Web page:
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“ON BEING AWARE” (excerpt from) The Wisdom Of Insecurity by Alan Watts

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The question "What shall we do about it?" is only asked by those who do not understand the problem. If a problem can be solved at all, to understand it and to know what to do about it are the same thing. On the other hand, doing something about a problem which you do not understand is like trying to clear away darkness by thrusting it aside with your hands. When light is brought, the darkness vanishes at onc

This applies particularly to the problem now before us. How are we to heal the split between "I" and  "me", the brain and the body, man and nature, and bring all the vicious circles which it produces to an end? How are we to experience life as something other than a honey trap in which we are the struggling flies? How are we to find security and peace of mind in a world whose very nature is insecurity, impermanence, and unceasing change? All these questions demand a method and a course of action. At the same time, all of them show that the problem has not been understood. We do not need action yet. We need more light…

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"Ego" (excerpt) THE ESSENCE OF ALAN WATTS by Alan Watts

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The word person comes from the Latin persona, which means that through which {per) the sound (sona) goes. It referred originally to the masks worn by actors in classical drama, because those masks had megaphonic mouths, so that in the open-air theater they would project the sound. So the persona, the person, is the mask, is the role you're playing. And all your friends and relations and parents and teachers are busy telling you who you are, what your role in life is, and there are only a certain number of acceptable roles you can play…

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"God" (excerpt) The Essence of Alan Watts by c

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Modern Protestant theologians, and even some Catholics, have been talking recently about the death of God and about the possibility of a religionless religion, a religion which does not involve belief in God. What would become of the Gospel of Jesus Christ if it were shown that Jesus' own belief in God was unnecessary and invalid? What would remain of his teachings? Of his ideas about caring for other human beings, about social responsibility and so on. I think that would be a pretty wishy-washy kind of religion. If you're going to say that this life is fundamentally nothing but a pilgrimage from the maternity ward to the crematorium and that's it, baby, you've had it, I think that indicates a singular lack of imagination. I would like to look at the death-of-God theology in an entirely different way. What is dead is not God but an idea of God, a particular conception of God that has died in the sense of becoming implausible. And I find this a very good thing…

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"In Order to Discover God "(excerpt) DEMOCRACY IN THE KINGDOM by Alan Watts

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In order to discover God you have to stop clinging entirely. Why does one cling to God? For safety, of course. You want to save something; you want to save yourself. I don’t care what you mean by saved, whether it means just feeling happy, or that life is meaningful, or that there is somebody up there who cares. If you do not cling to one god, you cling to another: the state, money, sex, yourself, power. These are all false gods. But there has to come a time when clinging stops; only then does the time of faith begin. People who hold on to God do not have any faith at all, because real faith lies in not holding on to anything…

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Alan Watts' Letter of Resignation to the Episcopal Church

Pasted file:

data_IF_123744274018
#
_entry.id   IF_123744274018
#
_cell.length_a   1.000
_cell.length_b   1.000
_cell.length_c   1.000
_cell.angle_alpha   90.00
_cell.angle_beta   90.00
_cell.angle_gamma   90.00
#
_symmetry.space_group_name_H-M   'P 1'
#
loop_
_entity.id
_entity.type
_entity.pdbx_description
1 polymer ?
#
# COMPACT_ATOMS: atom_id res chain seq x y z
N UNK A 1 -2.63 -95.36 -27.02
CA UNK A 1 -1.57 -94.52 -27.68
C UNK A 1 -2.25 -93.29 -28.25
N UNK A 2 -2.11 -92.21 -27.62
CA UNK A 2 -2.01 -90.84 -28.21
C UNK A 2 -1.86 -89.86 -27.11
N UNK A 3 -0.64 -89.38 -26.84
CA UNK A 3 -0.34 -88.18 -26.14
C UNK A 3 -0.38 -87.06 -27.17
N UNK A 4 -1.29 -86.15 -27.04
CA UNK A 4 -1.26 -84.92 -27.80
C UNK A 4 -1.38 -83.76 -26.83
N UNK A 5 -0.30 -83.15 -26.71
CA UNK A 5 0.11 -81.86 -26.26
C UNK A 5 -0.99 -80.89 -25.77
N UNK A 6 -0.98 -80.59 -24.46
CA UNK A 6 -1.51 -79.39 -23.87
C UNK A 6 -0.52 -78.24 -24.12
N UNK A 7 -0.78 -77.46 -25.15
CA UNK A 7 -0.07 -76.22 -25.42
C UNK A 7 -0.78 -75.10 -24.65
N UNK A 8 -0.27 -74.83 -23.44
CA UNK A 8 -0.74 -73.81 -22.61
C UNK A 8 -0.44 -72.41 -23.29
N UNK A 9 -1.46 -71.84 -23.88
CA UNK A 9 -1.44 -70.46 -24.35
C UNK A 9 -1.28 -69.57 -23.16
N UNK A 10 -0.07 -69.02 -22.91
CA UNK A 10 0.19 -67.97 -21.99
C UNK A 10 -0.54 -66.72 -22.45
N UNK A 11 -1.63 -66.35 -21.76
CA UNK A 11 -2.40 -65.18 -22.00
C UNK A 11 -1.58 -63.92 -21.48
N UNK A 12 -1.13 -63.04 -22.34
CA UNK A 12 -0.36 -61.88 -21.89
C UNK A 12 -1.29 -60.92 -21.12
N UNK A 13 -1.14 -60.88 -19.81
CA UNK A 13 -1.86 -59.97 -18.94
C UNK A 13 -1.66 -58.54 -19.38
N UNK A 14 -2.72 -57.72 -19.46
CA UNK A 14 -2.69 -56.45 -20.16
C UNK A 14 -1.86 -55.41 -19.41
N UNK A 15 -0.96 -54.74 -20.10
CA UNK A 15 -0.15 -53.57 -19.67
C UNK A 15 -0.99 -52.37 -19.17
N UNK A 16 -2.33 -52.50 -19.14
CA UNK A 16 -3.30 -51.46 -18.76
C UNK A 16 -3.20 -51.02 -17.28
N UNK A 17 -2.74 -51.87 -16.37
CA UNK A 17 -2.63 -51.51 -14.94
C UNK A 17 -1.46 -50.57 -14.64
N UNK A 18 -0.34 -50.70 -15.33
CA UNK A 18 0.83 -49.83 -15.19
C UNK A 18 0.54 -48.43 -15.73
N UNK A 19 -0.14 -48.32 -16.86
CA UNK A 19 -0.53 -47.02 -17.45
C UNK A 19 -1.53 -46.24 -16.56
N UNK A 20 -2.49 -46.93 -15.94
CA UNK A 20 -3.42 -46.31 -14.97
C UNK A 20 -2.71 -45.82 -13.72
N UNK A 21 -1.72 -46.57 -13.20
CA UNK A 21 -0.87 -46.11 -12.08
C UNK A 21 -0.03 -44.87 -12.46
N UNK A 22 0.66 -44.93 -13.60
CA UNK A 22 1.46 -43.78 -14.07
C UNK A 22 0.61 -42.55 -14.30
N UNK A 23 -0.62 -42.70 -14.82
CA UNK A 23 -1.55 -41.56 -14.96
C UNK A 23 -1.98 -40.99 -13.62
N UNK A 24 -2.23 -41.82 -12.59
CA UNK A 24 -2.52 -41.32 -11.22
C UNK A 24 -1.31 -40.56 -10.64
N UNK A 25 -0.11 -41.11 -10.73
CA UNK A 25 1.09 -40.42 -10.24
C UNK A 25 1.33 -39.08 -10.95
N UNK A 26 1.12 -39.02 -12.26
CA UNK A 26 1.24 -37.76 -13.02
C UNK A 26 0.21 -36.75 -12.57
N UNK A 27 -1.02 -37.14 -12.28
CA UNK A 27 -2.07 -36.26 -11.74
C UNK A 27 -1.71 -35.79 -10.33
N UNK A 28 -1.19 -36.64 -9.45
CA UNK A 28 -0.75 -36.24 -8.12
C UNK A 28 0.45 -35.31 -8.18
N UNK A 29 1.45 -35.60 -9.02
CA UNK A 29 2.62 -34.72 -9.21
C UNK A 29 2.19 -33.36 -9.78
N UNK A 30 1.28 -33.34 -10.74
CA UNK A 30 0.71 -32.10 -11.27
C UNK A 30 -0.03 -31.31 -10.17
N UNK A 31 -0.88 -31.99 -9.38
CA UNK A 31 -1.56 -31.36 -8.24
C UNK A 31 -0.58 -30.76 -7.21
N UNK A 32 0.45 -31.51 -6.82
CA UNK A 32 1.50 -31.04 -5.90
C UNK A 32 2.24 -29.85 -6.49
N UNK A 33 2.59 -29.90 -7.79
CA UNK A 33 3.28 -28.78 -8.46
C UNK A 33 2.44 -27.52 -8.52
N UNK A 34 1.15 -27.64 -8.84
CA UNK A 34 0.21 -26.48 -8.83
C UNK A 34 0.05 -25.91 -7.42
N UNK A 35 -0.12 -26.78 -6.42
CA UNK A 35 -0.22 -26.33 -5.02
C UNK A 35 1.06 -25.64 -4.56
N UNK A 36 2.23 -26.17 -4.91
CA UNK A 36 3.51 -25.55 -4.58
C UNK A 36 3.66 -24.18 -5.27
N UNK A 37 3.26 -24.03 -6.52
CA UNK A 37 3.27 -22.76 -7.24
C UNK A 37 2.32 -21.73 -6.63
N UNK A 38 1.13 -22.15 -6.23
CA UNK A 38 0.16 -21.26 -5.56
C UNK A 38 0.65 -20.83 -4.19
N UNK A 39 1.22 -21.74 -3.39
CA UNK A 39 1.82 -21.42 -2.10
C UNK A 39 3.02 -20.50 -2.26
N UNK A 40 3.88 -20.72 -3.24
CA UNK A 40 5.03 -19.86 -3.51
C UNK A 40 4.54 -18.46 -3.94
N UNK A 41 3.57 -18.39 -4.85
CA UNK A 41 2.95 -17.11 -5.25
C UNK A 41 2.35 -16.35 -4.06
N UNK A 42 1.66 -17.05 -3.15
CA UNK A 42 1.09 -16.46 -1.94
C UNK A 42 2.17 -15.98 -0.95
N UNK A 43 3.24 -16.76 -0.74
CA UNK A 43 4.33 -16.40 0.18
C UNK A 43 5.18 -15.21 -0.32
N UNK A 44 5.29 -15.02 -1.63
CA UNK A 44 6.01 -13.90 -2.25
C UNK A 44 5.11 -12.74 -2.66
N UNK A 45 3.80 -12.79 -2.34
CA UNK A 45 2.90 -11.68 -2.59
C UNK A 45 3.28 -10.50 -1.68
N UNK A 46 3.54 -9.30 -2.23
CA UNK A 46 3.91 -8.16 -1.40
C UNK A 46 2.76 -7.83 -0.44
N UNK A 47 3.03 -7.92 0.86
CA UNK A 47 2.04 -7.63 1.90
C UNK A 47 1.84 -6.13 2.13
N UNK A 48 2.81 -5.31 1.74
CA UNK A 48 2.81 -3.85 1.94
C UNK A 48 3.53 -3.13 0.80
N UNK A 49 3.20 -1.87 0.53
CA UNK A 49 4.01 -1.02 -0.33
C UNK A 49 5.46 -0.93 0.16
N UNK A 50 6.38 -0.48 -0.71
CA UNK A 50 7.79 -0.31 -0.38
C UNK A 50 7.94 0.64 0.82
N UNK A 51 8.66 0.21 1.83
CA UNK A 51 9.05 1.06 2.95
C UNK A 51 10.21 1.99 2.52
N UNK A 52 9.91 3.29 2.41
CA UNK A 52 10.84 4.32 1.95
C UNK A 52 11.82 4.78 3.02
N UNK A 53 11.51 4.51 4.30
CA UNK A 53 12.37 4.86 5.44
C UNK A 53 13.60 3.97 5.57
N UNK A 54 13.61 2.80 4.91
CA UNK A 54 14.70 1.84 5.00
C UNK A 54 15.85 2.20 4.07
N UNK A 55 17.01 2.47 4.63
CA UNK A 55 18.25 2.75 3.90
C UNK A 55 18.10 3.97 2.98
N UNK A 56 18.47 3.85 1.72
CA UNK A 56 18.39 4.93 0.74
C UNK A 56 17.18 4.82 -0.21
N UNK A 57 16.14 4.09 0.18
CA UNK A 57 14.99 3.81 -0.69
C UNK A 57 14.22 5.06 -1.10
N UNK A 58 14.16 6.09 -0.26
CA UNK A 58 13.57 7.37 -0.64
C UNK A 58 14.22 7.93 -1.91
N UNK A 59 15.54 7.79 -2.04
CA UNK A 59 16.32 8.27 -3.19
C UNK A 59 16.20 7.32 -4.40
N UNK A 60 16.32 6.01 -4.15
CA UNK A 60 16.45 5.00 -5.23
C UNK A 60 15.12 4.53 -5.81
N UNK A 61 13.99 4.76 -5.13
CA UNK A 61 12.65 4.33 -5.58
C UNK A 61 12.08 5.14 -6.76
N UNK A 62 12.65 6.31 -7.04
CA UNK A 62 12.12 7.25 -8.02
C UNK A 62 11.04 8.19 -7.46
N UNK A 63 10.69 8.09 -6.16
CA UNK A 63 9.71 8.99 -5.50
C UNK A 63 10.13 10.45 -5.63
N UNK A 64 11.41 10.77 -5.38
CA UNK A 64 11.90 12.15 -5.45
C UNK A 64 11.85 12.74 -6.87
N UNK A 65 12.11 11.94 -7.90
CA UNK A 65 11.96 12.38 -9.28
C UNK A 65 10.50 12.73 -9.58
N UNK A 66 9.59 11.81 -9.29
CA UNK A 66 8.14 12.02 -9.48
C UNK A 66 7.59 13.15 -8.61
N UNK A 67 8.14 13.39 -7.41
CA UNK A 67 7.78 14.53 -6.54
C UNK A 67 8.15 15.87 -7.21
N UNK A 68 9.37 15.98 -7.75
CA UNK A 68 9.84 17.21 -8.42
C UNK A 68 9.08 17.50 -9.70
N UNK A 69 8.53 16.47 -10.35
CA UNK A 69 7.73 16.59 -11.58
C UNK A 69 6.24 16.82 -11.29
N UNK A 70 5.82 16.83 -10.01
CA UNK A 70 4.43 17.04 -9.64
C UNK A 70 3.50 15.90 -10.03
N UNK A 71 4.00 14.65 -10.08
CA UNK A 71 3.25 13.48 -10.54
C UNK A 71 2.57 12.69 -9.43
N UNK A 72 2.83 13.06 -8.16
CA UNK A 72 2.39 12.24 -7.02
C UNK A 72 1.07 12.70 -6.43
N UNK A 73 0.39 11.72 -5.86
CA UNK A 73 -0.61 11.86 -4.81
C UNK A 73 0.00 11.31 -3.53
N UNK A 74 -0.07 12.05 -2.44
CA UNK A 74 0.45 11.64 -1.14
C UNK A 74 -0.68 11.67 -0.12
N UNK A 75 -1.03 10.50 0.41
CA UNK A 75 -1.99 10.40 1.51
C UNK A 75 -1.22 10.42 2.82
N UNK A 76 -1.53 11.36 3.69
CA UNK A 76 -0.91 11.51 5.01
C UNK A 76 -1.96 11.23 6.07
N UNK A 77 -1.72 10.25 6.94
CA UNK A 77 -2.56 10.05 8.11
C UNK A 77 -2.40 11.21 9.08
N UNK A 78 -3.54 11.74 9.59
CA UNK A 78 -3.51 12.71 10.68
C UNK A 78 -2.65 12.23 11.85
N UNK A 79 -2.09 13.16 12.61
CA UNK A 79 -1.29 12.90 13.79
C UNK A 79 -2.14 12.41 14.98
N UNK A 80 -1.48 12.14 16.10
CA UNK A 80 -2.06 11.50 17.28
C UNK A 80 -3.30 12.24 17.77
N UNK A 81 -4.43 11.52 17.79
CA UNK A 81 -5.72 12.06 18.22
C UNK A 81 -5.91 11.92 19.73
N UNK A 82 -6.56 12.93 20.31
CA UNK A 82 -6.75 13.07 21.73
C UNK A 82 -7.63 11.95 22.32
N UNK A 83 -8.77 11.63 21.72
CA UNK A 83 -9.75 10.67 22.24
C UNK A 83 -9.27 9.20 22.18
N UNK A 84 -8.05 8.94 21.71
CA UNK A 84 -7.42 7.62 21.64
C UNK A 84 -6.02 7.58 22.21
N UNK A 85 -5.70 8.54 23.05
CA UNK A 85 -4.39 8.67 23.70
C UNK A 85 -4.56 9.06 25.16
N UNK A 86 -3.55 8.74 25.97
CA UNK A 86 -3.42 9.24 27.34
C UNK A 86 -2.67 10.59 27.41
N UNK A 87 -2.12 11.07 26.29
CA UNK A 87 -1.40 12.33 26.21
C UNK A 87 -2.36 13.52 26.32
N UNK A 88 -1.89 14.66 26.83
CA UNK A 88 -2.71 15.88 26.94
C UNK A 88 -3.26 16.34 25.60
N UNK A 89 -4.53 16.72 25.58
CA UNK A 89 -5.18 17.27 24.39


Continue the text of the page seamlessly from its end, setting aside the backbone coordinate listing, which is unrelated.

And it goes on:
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My dear friends,


After long and careful thought I have had to take a step which will perhaps be most disturbing to many of you, though to others it may come as no surprise. I have come to the conclusion that I cannot remain in either the ministry or the communion of the Episcopal Church.

In retrospect, I believe that I entered the ministry under the influence of a tendency which has become rather widespread – a tendency to seek refuge from the confusion of our times by giving into a kind of nostalgia. In a world where all the traditions in which men have found security are crumbling, the mind seeks…

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“Death” by Alan Watts - PART 2 (excerpt) THE ESSENCE OF ALAN WATTS

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The universe is a system which forgets itself and then again remembers anew so there’s always constant change and constant variety in the span of time. It also does it in the span of space by looking at itself through every different living organism, giving an all-around view.

That is a way of getting rid of prejudice, getting rid of a one-sided view. Death in that sense is a tremendous release from monotony. It puts an end to all of total forgetting in a rhythmic process of on/off, on/off so you can begin all over again and never be bored. But the point is that if you can fantasize the idea of being nothing for always and always, what you are really saying is
after I’m dead the universe stops, and what I’m saying is it goes on just as it did when you were born. You may think it incredible that you have more than one life, but isn’t it…

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“Death” by Alan Watts - PART 1 (excerpt) THE ESSENCE OF ALAN WATTS

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I’ve always been fascinated with the idea of death as far back as I can remember, from earliest childhood. You may think that’s kind of morbid, but when a child at night says the phrase If I should die before I wake, there’s something about it that’s absolutely weird. What would it be like to go to sleep and never wake up? Most reasonable people just dismiss the thought. They say, “You can’t imagine that”; they shrug their shoulders and say, “Well, that will be that.”

But I’m one of those ornery people who aren’t content with an answer like that. Not that I’m trying to find something else beyond that, but I am absolutely fascinated with…

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"Yin-Yang Polarity" (excerpt) — Tao: The Watercourse Way by Alan Watts